The Six-Day War between Political Miscalculations & Sheer Aggression
In his illustration of the crises preceding the June War 1967 – “The Six-Day War,” Sune Persson (2012) refers to the Egyptian prestige being tarnished after the setbacks in Yemen and in May Egypt’s countermeasures were carried out: army was ordered into the Sinai, which had been demilitarized since 1956, request was made for the evacuation of UN forces and a new blockade of the Gulf of Aqaba.
In addition to escalation of tensions on all Arab-Israeli fronts, further element featuring the context of the June War was underlined by Kissinger (1979), who perceived Soviet Union warning Egypt of an imminent Israeli attack on Syria setting in motion a fateful process comprising the above mentioned measures ordered by Nasser.
In January 1978 in Aswan, Israeli Defence Minister Ezer Weizman learned from his host, Egyptian Minister of War Muhammad Abd-el-Ghani Gamassi, that the war in 1967 was the result of a political error. Weizman told President Sadat that he was the man who in 1967 gave the first order to move Israeli troops when the information came that Nasser had brought troops into Sinai, and that he did not believe war would break out but it did (Haber, Schiffe, Yaari, 1979).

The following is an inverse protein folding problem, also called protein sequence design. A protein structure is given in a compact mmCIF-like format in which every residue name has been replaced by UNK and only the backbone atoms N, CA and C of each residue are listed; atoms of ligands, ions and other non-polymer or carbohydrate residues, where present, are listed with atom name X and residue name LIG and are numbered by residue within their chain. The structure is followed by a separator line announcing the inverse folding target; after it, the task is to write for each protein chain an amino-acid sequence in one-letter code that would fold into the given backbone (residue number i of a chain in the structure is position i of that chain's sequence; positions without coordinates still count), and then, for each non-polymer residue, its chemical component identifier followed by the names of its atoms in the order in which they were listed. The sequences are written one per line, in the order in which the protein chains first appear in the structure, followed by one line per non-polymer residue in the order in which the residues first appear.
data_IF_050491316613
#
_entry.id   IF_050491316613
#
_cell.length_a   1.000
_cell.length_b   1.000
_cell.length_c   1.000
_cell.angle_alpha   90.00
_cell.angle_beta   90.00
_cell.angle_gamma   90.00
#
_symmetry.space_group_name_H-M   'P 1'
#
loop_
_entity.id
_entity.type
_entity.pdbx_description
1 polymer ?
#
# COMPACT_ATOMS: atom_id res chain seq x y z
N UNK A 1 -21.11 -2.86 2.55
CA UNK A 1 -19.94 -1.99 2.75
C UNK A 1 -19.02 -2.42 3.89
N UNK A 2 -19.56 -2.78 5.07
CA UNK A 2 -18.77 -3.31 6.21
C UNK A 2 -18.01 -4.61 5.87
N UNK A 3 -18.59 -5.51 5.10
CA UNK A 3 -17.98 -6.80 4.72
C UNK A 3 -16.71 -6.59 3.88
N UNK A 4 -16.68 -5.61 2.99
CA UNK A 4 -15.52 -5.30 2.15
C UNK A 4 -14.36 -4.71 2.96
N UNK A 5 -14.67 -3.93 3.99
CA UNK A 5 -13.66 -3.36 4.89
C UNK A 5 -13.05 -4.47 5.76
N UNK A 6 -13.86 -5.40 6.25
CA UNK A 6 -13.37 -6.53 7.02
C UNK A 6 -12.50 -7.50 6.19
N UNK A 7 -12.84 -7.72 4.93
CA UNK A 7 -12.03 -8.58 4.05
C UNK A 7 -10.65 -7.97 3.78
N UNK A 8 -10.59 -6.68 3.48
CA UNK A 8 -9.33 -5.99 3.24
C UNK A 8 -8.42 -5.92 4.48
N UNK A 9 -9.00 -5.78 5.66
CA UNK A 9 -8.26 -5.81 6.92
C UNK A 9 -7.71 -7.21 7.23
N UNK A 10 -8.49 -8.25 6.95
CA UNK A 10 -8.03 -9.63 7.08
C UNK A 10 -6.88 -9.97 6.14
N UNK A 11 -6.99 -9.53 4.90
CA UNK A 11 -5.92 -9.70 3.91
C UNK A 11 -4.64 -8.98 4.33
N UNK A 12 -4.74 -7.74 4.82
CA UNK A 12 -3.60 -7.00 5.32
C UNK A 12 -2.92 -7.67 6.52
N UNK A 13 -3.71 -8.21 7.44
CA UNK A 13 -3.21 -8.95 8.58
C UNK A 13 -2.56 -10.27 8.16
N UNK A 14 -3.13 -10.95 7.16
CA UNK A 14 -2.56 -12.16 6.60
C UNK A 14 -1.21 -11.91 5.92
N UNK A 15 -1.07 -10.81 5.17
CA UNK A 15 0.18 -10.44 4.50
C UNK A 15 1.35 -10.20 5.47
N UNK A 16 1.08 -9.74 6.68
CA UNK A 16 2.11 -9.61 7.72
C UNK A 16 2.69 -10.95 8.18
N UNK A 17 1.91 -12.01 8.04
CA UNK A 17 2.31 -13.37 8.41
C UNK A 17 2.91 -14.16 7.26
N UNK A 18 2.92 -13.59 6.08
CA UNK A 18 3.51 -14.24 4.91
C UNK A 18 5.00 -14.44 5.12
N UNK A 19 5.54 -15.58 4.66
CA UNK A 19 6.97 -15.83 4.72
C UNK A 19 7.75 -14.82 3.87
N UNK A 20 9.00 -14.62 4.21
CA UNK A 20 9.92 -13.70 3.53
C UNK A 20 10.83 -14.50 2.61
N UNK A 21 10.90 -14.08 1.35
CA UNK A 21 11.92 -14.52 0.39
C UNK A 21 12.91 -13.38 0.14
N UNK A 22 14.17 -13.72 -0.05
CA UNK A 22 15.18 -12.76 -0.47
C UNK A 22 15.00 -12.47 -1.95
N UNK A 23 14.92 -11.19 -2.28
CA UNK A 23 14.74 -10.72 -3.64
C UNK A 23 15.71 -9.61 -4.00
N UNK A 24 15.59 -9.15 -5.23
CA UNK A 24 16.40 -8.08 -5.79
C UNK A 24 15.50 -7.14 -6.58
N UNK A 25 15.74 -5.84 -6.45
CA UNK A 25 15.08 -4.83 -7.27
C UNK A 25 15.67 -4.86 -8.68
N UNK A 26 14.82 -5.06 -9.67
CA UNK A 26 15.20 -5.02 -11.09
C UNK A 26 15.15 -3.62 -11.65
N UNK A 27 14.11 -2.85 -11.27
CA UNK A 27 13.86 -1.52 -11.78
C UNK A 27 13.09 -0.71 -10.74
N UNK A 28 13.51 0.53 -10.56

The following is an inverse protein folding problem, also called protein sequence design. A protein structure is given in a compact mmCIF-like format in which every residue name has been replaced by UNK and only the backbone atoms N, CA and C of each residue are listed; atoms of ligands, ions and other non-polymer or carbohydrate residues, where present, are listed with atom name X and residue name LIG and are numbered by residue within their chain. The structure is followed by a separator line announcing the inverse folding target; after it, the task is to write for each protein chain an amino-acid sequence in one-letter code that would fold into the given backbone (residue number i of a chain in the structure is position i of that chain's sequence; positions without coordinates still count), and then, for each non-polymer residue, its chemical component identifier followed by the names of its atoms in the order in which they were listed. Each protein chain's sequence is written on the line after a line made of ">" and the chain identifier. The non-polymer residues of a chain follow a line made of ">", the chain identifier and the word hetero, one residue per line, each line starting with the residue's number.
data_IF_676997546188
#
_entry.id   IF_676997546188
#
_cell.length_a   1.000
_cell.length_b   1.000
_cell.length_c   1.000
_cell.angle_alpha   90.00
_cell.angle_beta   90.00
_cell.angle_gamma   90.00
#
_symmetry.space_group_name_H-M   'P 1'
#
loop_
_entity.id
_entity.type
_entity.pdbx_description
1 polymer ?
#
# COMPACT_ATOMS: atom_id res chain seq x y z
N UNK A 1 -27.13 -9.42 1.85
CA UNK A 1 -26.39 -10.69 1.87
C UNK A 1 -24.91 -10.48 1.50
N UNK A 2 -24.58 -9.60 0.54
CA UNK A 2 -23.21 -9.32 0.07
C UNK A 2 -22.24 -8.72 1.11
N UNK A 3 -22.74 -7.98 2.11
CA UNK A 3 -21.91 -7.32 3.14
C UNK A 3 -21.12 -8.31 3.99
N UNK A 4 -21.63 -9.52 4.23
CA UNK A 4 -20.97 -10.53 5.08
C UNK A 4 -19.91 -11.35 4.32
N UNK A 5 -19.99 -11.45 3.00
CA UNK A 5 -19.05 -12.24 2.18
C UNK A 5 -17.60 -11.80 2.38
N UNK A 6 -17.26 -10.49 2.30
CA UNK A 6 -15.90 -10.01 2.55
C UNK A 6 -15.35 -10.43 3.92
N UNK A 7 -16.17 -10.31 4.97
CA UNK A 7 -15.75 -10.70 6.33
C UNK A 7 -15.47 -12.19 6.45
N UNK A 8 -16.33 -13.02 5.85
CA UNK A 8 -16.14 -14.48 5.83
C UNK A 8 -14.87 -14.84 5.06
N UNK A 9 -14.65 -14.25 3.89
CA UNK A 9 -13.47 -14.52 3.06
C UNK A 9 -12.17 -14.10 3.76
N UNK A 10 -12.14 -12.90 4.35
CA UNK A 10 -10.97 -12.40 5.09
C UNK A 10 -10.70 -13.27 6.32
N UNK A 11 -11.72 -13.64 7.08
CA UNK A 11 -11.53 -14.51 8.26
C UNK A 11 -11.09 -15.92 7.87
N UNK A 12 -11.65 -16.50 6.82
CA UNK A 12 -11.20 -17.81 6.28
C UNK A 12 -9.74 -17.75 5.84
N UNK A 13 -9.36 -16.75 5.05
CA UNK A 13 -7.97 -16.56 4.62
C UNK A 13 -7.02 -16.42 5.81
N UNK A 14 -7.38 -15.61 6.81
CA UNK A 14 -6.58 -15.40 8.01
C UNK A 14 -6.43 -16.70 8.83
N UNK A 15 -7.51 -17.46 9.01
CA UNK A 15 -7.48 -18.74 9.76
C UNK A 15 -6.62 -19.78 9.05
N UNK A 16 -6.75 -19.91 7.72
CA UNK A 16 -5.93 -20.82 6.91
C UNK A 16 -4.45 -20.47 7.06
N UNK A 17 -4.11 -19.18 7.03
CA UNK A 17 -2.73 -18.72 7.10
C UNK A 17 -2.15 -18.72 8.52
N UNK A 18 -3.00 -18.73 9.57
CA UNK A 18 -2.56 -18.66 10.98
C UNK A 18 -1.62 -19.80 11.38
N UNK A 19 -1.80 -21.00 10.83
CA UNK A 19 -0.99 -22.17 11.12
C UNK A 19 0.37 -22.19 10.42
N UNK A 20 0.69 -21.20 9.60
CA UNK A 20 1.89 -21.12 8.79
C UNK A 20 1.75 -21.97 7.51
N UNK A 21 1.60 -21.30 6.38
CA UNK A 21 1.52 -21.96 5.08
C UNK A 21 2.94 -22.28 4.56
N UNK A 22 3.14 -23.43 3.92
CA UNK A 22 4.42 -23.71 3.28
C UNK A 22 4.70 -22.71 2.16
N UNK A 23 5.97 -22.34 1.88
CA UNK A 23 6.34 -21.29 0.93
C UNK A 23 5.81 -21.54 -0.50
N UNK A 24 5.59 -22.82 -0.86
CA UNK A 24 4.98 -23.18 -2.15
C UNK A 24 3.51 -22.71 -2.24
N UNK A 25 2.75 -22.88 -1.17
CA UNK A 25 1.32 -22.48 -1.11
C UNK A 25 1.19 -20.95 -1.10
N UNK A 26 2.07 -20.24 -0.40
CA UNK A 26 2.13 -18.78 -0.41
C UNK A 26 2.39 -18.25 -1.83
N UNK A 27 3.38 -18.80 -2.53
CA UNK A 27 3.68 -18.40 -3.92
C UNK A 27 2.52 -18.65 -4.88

Kissinger (1979) doubted Nasser was seeking a military showdown. He introduced a possibility of Nasser getting astonished by the alacrity with which U Thant acceded to his request and intending to do no more than striking a heroic pose.
Conversely in 2002, Michael Oren referred to recently declassified documents revealing a number of Arab countries having extensive plans to attack Israel several days before the Six Day War began with the Egyptian attack plan, “Operation Dawn” calling for strategic bombings of major ports, airfields, cities and the Dimona nuclear reactor (Middle East Forum). Whilst Doron Geller assertively declares that
While Soviet warnings may have preempted the crisis and U Thant’s decision to withdraw UN forces upon Nasser’s request deepened it, the joint Egyptian-Jordanian military pact made war almost inevitable (The Virtual Jewish Library).